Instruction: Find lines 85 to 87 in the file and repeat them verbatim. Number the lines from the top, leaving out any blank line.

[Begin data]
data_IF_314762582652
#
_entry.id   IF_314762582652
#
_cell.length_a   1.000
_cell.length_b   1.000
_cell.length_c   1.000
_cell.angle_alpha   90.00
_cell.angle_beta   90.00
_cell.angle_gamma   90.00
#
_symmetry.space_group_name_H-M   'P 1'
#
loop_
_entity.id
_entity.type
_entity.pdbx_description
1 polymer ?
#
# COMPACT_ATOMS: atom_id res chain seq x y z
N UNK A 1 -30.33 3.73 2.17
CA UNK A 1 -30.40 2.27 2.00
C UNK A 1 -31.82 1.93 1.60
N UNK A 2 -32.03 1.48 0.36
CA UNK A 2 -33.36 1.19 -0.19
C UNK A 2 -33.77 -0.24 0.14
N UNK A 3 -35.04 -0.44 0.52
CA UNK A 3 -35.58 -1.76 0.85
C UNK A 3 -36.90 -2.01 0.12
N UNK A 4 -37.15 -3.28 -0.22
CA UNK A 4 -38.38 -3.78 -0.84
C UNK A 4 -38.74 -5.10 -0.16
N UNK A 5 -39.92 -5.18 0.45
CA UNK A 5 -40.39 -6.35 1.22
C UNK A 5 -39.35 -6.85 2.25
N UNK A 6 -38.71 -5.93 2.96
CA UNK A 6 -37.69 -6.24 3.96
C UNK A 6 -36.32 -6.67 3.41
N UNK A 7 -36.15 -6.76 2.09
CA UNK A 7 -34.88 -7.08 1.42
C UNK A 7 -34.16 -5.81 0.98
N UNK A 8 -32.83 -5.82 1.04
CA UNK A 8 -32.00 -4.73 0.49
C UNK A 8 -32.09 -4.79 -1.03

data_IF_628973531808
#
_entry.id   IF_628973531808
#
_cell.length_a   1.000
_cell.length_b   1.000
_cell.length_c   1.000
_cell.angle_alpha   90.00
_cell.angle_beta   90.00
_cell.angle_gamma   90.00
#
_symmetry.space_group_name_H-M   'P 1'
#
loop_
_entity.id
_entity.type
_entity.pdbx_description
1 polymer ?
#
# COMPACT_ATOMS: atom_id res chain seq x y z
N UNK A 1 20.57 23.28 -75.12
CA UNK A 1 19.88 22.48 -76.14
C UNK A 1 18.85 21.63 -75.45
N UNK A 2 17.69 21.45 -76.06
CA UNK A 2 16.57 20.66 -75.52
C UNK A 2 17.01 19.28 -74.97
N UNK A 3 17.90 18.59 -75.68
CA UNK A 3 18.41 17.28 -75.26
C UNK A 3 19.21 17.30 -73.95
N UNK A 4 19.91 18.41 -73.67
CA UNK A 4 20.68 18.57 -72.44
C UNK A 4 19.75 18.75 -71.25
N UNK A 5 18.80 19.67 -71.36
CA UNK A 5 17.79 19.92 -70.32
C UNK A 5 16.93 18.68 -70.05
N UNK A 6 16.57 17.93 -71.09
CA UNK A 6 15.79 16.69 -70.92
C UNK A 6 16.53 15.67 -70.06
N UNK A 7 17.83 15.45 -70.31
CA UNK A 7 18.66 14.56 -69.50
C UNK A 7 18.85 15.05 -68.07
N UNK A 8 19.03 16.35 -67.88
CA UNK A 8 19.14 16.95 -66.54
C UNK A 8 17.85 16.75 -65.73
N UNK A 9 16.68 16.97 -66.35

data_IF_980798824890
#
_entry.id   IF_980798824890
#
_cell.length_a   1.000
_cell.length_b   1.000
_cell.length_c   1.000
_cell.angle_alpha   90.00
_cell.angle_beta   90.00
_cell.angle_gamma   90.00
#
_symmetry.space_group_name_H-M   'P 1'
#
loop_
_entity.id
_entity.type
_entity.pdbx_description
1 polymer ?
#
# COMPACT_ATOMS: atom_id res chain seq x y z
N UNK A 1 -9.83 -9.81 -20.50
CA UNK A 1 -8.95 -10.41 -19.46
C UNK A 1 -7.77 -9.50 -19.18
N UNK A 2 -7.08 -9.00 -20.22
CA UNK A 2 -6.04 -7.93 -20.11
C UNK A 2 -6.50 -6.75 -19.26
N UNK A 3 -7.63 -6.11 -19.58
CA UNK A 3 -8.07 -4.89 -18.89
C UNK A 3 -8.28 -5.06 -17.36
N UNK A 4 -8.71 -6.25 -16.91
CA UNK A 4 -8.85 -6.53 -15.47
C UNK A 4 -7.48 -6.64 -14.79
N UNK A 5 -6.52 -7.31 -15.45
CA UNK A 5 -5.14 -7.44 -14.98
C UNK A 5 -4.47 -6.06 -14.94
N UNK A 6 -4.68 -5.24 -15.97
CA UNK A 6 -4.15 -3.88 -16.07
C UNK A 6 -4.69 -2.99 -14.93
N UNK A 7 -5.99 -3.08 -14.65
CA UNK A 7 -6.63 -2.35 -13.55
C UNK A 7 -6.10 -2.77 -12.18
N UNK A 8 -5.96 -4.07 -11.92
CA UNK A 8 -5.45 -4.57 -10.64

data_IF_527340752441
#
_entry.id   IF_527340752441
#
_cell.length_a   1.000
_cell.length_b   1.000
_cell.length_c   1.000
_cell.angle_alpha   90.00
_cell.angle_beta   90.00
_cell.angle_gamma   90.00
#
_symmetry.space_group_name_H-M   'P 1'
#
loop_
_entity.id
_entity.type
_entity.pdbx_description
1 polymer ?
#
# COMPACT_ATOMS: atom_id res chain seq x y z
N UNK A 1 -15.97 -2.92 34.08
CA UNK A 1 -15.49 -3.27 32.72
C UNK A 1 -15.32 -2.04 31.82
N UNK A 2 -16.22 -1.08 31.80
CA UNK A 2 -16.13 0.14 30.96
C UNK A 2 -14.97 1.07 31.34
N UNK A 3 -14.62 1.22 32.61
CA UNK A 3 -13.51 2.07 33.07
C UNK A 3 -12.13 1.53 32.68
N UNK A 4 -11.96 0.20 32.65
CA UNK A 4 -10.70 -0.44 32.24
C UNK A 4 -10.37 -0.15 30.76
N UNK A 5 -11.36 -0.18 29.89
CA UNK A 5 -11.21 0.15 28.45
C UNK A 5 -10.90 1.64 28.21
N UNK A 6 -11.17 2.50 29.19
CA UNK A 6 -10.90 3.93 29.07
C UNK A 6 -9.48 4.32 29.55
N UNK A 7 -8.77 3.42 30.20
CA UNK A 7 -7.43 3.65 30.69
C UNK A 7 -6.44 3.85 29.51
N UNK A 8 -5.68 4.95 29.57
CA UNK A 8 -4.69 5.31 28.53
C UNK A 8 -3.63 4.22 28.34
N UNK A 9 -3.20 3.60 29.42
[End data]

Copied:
C UNK A 7 18.85 15.05 -68.07
N UNK A 8 19.03 16.35 -67.88
CA UNK A 8 19.14 16.95 -66.54